By Gernot Wagner
Exxon is down but definitely not out. As Bloomberg News reported this week, Exxon projected a significant rise in its own CO₂ projections over the next five years. The carbon forecasts reflect growth plans that have been thrown into distress by the pandemic, and its figures on future emissions hadn’t been disclosed to investors. (Exxon has said the forecasts were preliminary and have already been changed.)
Exxon, of course, has long faced allegations of downplaying climate risk while warning against the costs of cutting CO₂ emissions. There’s even a hashtag, #ExxonKnew, that encompasses both the underlying climate science and climate economics.
For climate economics, the debate over the benefits and costs of cutting CO₂ emissions boils down to what the right carbon price ought to be. That doesn’t mean it has to be an actual carbon tax. The price could be either that, a tool often preferred by economists, or it could be an implicit price via all sorts of other policies like clean electricity standards or other regulations. Either way, it is a way to bring the cost of releasing greenhouse gases in line with the environmental damage. There are big questions over how far and how fast to go. Perhaps surprisingly, Exxon and others in the oil industry support a carbon tax.
How much should it cost to release a ton of CO₂? The standard economic calculations often come out to a cost borne by society of around $40 per ton. That’s the price polluters should pay for each ton of CO₂ emitted today.
These calculations are artifacts of antiquated assumptions. Pricing CO₂ at around $40 would lead to global average warming of around 3°C above pre-industrial levels by 2100. Scientists knows that these levels of warming would be catastrophic in ways not yet reflected in standard benefit-cost analyses. If you update the assumptions to reflect lower warming, you end up increasing the “optimal” CO₂ price to $100 or even $200 per ton.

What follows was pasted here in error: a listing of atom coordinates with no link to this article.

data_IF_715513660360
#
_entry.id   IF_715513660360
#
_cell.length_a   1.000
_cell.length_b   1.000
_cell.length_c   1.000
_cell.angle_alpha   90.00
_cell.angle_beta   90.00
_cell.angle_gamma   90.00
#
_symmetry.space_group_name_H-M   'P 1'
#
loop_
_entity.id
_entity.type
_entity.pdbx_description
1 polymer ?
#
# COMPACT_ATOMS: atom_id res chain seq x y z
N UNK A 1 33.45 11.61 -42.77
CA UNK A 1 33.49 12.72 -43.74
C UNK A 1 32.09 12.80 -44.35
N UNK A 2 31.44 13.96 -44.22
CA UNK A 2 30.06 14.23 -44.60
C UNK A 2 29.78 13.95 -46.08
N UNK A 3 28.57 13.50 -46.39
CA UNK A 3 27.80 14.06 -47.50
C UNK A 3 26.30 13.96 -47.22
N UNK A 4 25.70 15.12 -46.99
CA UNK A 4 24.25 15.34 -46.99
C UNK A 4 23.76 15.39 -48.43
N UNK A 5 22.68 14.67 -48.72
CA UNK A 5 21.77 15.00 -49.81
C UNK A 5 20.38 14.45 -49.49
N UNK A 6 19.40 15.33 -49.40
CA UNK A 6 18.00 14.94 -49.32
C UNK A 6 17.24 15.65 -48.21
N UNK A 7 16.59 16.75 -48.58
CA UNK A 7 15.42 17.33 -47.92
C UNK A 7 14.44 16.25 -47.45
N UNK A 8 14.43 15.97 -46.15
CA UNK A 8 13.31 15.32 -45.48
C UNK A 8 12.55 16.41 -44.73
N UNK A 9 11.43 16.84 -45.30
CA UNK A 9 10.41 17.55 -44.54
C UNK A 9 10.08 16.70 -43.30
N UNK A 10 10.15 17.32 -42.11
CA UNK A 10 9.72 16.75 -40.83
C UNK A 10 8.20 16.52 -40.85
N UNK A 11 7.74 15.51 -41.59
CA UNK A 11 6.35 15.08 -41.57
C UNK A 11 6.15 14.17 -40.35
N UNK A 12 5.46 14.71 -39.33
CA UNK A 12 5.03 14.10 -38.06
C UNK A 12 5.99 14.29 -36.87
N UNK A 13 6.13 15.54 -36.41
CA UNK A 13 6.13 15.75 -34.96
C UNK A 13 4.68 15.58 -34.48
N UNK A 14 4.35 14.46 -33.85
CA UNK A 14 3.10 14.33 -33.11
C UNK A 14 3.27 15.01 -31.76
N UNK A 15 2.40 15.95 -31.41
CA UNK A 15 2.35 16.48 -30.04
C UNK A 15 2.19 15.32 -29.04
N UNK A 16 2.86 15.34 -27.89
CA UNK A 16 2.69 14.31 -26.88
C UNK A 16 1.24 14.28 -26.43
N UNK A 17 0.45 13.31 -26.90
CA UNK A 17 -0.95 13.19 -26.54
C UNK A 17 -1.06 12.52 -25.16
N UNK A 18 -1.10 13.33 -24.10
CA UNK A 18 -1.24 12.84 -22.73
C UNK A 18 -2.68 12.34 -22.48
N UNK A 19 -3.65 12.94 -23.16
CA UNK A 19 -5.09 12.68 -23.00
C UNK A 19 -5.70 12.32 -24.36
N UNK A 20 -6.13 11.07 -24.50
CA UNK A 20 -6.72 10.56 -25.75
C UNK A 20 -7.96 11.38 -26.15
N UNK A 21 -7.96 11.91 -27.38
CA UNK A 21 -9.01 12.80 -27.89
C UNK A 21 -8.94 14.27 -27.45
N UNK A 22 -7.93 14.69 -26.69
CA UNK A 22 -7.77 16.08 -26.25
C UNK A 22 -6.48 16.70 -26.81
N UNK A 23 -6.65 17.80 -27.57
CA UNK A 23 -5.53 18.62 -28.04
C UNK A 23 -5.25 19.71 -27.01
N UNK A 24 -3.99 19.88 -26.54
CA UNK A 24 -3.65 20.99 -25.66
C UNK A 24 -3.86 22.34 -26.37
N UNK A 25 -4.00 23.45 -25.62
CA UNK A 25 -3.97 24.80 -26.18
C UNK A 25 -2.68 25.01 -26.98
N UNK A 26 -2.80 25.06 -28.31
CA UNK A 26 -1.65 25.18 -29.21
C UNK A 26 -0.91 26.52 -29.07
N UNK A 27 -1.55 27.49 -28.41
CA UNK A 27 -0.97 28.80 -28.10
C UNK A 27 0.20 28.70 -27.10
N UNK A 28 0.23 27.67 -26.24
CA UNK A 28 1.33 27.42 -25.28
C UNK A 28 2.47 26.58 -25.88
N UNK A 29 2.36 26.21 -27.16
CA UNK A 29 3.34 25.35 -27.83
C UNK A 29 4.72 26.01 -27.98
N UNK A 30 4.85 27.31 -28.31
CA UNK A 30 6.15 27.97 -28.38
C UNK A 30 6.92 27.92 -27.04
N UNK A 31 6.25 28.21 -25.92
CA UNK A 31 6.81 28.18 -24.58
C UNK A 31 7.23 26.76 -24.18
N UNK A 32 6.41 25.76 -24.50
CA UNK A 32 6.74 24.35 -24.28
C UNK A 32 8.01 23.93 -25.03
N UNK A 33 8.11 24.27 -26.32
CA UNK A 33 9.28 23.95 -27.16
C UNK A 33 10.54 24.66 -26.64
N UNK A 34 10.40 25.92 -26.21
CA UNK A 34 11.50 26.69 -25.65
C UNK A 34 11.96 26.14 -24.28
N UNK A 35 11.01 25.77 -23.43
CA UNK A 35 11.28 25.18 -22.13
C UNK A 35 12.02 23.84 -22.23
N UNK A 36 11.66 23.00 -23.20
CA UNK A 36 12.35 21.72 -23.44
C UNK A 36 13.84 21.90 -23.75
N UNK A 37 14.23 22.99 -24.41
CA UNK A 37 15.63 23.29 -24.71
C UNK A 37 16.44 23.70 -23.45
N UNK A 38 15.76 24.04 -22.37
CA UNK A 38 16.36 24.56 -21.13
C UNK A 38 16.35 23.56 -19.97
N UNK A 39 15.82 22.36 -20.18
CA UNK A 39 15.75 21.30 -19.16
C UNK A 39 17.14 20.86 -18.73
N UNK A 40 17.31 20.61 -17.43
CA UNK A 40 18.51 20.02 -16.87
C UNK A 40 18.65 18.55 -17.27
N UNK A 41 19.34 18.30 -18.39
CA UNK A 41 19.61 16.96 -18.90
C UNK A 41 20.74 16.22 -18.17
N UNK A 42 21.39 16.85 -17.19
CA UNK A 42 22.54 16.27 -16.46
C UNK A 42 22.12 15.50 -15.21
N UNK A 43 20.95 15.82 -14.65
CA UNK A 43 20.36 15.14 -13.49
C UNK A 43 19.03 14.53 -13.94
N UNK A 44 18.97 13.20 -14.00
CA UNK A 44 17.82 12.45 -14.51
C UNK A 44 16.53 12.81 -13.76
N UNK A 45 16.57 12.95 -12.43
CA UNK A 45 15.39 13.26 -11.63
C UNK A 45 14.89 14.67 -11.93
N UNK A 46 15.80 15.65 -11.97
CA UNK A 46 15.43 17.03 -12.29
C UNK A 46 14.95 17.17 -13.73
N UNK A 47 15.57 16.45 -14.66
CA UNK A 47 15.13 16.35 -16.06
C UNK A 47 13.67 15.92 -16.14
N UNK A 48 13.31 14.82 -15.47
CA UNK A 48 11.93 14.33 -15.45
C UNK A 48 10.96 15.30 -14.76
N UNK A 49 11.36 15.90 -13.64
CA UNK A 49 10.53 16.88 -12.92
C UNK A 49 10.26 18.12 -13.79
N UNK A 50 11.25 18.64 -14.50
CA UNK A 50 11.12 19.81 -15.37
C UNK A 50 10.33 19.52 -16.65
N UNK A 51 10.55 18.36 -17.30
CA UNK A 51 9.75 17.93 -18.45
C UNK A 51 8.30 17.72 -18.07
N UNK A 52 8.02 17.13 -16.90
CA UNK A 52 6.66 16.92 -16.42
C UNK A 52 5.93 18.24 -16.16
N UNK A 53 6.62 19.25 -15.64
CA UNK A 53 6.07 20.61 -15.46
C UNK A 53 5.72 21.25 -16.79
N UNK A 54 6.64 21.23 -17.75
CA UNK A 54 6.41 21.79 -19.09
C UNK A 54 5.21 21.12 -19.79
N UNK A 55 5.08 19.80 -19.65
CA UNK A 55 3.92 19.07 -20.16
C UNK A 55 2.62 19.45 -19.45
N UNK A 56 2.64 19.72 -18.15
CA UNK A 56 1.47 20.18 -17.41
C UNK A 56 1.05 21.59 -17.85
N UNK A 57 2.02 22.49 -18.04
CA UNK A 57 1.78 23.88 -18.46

A number of fossil energy companies, including Exxon, have publicly supported the Climate Leadership Council’s carbon tax plan that proposes a $40 per ton CO₂, rising at 5% above inflation per year. Such a plan, on its own, would indeed be good. An increasing carbon tax—any carbon price, explicit or implicit—would lower emissions.
The principle is so well established that economists call it the Law of Demand: price goes up, quantity demanded goes down. Study after study shows how this and similar carbon tax plans would cut U.S. emissions over the current policy baseline by between 35% and 40% by 2030, more so than Obama-era commitments under the Paris climate agreement. All else equal, even a low carbon tax is good.
All else, of course, isn’t equal. One pillar of the Exxon-supported plan is “significant regulatory simplification.” In principle that, too, sounds good: Get rid of rules and regulations that are no longer necessary, as the carbon tax takes care of things.
Details matter. A carbon tax alone, after all, is not the solution to climate change. A tax high enough to effectively ban all fossil fuels? Perhaps. But, of course, that leaves out politics as well as the fact that most of us still rely on internal combustion engines.